Dáil debates

Tuesday, 4 October 2022

Housing for All Update: Statements (Resumed)


7:10 pm

Photo of Jennifer Carroll MacNeillJennifer Carroll MacNeill (Dún Laoghaire, Fine Gael) | Oireachtas source

I wish to raise a couple of matters in the five minutes I have.

The first relates to affordable housing and the Dún Laoghaire area. Regarding the First Home scheme, I am very pleased to see that the number of people registered across the State is nearly 1,700, with 423 certificates issued. That is progress but, obviously, something has to be done differently in respect of Dún Laoghaire, where we do not come within that bracket because of the way house prices are there. When the Minister introduced the scheme, he committed to a review of it after six months. I am using this opportunity to remind him of that and to look for specific change that recognises the peculiar difficulties in Dún Laoghaire in that we just do not come within the scheme as it is. Obviously, there are people there who would very much like to avail of the scheme, so I am just putting that on the radar again.

The second matter relates to fire defects and apartments. I am sure the Minister's office, like mine, has received a very considerable influx of correspondence from homeowners affected by apartment defects. In my area, this issue has arisen in Dún Laoghaire, St. Gabriel's, Granitefield Manor and Cabinteely. This was in advance of the working group report published back in July, but the issue has still arisen since then. I think the Minister is aware of the practical issues faced by these homeowners and the impact on families in particular. These apartments cannot necessarily be insured, moved on or sold, even if the family has outgrown the apartment. The family of one gentleman in my constituency has expanded and they need more space, but he cannot sell the apartment, given its current condition and the uncertainty around resolving that. I know that the Government has committed to addressing this, but what is the update on that? Obviously, it is not within the budget and is a separate mechanism, but we need clarity on how that will be addressed not just for prospective buyers but also for those who have already rectified the issue on their own at huge expense. Can any retrospective measure be introduced in that regard? I urge the Minister to continue to make the remediation of fire defects in apartments a priority and to provide homeowners with an update where possible.

The other thing I want to highlight relates to the overall rental crisis. I acknowledge the Government's efforts in respect of tenants and additional supports for them. I was disappointed not to see greater support for landlords. I know that has been an unfashionable thing to say over recent years, but there are people coming around to the fact that there are two sides to every market and that we must keep landlords and, especially, small landlords - I have seen Deputies from People Before Profit refer to accidental landlords - in the market if there is to be a broad rental sector. I acknowledge the change in respect of pre-letting expenses but I am referring to the tax treatment generally. A landlord can write off, for example, a new bed or a new couch only over eight years, whereas the lifetime of that product in a regular rental apartment is four to six years. As for capital expenditure, if a landlord invests in a property - for example, in a new bedroom, a new bathroom, a new kitchen or any other of those sorts of normal capital expenditures - he or she can claim that back tax-wise only on the sale of the property. However, all that does is encourage landlords to sell properties. There are many landlords who have been in the market for many years and who would like to remain there, and it is disappointing not to have seen more done on that side to try to keep those landlords in the market.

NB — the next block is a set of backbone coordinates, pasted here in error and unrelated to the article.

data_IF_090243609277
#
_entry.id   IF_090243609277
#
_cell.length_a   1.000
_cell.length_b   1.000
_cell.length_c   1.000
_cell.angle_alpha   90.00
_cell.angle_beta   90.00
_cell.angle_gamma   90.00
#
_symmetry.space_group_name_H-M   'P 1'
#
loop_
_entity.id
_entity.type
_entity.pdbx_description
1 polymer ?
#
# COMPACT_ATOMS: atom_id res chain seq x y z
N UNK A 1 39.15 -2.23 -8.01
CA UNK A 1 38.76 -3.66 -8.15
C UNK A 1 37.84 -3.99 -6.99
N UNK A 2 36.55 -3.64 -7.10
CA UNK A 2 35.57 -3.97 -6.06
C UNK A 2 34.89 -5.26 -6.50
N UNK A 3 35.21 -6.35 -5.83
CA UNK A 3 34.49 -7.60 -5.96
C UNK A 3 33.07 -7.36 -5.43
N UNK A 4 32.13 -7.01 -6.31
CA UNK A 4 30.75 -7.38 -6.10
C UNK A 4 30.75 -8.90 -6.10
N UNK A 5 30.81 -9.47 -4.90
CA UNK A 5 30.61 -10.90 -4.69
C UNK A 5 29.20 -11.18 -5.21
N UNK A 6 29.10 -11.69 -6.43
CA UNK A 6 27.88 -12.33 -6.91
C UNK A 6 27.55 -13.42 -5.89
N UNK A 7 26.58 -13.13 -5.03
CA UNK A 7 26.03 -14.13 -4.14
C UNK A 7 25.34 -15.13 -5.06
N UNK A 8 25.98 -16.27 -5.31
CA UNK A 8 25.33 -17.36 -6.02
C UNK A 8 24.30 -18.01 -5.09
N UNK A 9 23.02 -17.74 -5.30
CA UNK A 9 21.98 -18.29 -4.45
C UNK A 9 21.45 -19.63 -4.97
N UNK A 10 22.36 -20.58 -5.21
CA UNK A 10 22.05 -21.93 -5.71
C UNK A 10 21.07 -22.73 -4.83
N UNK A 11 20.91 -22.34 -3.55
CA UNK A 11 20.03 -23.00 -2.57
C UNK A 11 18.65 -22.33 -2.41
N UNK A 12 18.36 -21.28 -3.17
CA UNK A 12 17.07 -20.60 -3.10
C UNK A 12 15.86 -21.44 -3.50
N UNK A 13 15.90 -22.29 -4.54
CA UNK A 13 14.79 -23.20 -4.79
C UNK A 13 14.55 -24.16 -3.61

I wish to refer to some of the planning changes. I note the report today in the media by Savills which says the planning framework is out of date. I have to question some of these comments by property interests in that regard. I hear these questions about whether it was appropriate to dezone lands, much of which were on floodplains, and to concentrate activity in areas of the city. I think there is something of a value play going on in that sector at the moment, and I think the sector would be better off focusing on how to commence the many thousands of apartments and dwellings in my constituency that have planning permission and actually deliver the housing rather than pointing to some unspecified field in Kildare and saying, "Zone it and we will build." It would be better to see them building what they have already.

I wish to highlight the under-resourcing which I think is there in the planning sector generally as well as how many people are working in planning and local authorities and how that sits comparatively. My most recent figure is that the numbers compare to those in about 2007, but the Minister may have a correction. I know that the strategic workforce plan is being done by the local government sector. One cannot build without planners. The fees have not increased either, as far as I am aware, since 2001, 21 years ago, and there is only really 16% cost recovery in the sector. It is not sustainable and it is, I think, adding to planning difficulties.

I think I am out of time, a Leas-Cheann Comhairle, am I?


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